HARRY Gibson was working as a script-reader for the Citizens Theatre when he stumbled across Trainspotting, Irvine Welsh's iconic novel of 1980s Leith life that went on to become a phenomenon. It was the early 1990s, and the equally iconic Citz had just opened its Circle and Stalls studio spaces in the image of the long gone Close Theatre, with the intention of producing cutting edge new and experimental work with little financial risk.

Not to make too fine a point of it, a lot of the stuff landing on Gibson's desk wasn't that great. In search of the holy grail, he went off to John Smith's bookshop, a legendary and now lost emporium on Byres Road, where he asked if there was any new Scottish prose fiction he should be taking a look at. Eventually, Gibson was handed the last battered copy of Trainspotting they had in stock. The book, which charted the hedonistic adventures of a group of young Leithers in 1980s dole queue Britain, was already being devoured by a young readership in search of something to excite them, and copies of it were scarce. Gibson got on a train and began reading.

Read more: Pictures: Filming gets underway for Trainspotting sequel

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“I got as far as page thirty-eight,” Gibson remembers on the eve of the Citizens' main stage revival of his adaptation by director Gareth Nicholls, “and I rang Giles and told him to buy the rights to the book immediately before anyone else did. I knew straight away that here was a work of genius crying out to be done onstage.”

Then Traverse Theatre director Ian Brown's production of Gibson's adaptation, written for four actors, was originally seen at the Traverse and then the Citz's tiny Stalls Studio. Welsh's anti-hero Mark Renton was played by Ewan Bremner, who would go on to play Spud in Danny Boyle's big-screen version of the book. Susan Vidler, who played all the female parts onstage, would also appear in the film, which would transform a cult book that became a stage sensation into a mould-breaking global enterprise (both Bremner and Vidler had appeared in Mike Leigh's film, Naked). Malcolm Shields and James Cunningham completed the onstage quartet.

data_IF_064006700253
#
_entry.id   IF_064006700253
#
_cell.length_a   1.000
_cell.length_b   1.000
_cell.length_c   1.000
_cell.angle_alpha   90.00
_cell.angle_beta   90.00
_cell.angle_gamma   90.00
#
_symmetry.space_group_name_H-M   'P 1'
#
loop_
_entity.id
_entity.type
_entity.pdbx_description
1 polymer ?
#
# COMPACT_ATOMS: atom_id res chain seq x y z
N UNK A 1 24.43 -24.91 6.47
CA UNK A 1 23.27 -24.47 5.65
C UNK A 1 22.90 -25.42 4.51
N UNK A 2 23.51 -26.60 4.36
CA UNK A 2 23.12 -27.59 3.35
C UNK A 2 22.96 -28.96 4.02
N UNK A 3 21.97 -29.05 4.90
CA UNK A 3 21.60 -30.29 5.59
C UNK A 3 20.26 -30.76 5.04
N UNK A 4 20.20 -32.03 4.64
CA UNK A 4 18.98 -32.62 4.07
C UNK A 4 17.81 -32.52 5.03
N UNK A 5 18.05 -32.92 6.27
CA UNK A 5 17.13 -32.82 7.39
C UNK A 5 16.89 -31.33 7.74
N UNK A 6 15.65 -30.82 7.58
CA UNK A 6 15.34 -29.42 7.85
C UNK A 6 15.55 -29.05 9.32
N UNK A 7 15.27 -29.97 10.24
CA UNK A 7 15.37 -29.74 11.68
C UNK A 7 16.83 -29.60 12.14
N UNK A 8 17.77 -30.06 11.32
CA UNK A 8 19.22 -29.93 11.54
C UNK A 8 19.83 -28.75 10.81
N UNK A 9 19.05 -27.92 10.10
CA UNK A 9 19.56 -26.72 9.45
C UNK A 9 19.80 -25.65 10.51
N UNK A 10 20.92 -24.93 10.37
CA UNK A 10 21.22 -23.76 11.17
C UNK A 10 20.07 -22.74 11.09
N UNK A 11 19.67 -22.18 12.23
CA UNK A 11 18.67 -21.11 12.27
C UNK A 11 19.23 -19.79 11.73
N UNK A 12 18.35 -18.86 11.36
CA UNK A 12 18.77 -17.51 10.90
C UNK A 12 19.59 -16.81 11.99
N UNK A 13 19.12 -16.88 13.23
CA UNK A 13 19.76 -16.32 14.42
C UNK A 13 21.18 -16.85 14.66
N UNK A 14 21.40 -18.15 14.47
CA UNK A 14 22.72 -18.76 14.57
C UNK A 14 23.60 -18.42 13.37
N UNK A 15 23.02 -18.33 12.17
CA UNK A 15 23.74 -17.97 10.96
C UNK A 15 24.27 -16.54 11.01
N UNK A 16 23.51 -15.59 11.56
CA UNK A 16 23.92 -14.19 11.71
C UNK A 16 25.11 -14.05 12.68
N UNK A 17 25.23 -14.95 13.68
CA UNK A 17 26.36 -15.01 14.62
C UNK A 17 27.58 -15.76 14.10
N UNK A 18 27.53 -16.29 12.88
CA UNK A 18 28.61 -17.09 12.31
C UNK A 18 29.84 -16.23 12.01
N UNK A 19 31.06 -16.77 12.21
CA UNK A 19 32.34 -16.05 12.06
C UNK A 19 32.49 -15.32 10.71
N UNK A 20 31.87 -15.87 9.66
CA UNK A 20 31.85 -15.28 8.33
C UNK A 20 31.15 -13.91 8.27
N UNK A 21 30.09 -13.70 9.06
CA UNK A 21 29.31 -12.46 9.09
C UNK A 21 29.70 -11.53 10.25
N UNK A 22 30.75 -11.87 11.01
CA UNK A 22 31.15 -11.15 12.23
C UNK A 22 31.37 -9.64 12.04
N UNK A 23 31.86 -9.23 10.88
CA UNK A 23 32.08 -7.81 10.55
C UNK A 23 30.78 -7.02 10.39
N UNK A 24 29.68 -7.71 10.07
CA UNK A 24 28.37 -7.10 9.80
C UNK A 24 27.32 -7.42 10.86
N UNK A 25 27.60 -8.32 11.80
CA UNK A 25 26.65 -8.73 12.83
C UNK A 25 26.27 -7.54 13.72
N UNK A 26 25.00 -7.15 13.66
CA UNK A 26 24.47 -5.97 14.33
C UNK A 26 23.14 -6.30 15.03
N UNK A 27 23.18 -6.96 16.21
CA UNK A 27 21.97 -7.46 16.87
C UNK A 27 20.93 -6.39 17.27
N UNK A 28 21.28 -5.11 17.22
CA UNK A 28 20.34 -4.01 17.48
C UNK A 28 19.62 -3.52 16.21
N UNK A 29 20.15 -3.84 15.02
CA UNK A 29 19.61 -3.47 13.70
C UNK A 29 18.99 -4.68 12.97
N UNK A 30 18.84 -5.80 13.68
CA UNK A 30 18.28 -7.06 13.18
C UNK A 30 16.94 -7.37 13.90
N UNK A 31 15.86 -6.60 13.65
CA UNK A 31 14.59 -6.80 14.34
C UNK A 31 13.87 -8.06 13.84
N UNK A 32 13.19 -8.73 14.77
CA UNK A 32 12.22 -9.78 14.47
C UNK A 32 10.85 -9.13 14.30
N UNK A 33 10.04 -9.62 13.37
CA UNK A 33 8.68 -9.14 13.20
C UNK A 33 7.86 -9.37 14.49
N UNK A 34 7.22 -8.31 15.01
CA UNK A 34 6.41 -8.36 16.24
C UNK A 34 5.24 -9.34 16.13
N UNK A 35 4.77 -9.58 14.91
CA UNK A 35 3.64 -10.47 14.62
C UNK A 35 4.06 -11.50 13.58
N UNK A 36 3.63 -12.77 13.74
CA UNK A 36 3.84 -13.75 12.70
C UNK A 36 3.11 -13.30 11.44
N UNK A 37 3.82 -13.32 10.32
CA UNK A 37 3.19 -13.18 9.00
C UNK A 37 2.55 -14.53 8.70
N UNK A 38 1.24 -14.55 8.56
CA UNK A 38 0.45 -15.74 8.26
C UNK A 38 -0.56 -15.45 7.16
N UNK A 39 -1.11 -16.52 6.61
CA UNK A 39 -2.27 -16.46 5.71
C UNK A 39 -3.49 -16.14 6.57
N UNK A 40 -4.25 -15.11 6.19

Arriving in a landscape where youth culture was about to burst wide open, Trainspotting in all its forms had already got the party started. Gibson's play was lumped in with an energetic new wave of dramatic writing that became known as in-yer-face theatre.

“I'm responsible for dirty theatre,” Gibson chuckles, relishing the association. “What became known as in-yer-face theatre was hugely influential on telly shows like Skins and Shameless. Of course, there were pre-cursors, like Steven Berkoff and so on, but I'm perfectly happy to be part of a new tradition. The thing with Irvine is that he's totally non-judgemental, and he loves the dirty side of life anyway. One always worries about doing things about other people's pain, but in Trainspotting, in the midst of all this s***, people are living a life, and in the end it's righteous.”

Read more: Pictures: Filming gets underway for Trainspotting sequel

Following it's original run at the Citz, Trainspotting was picked up by commercial producers, G&J Productions, who toured it with various casts for the next decade.

“Once the film of Trainspotting came out, it kind of went ahead of us as a trailer,” says Gibson, “the only downside of which is that people sometimes expected our play to be a stage version of the movie, which was like the Monkees or A Hard Day's Spliff or something. What we were doing was much darker.”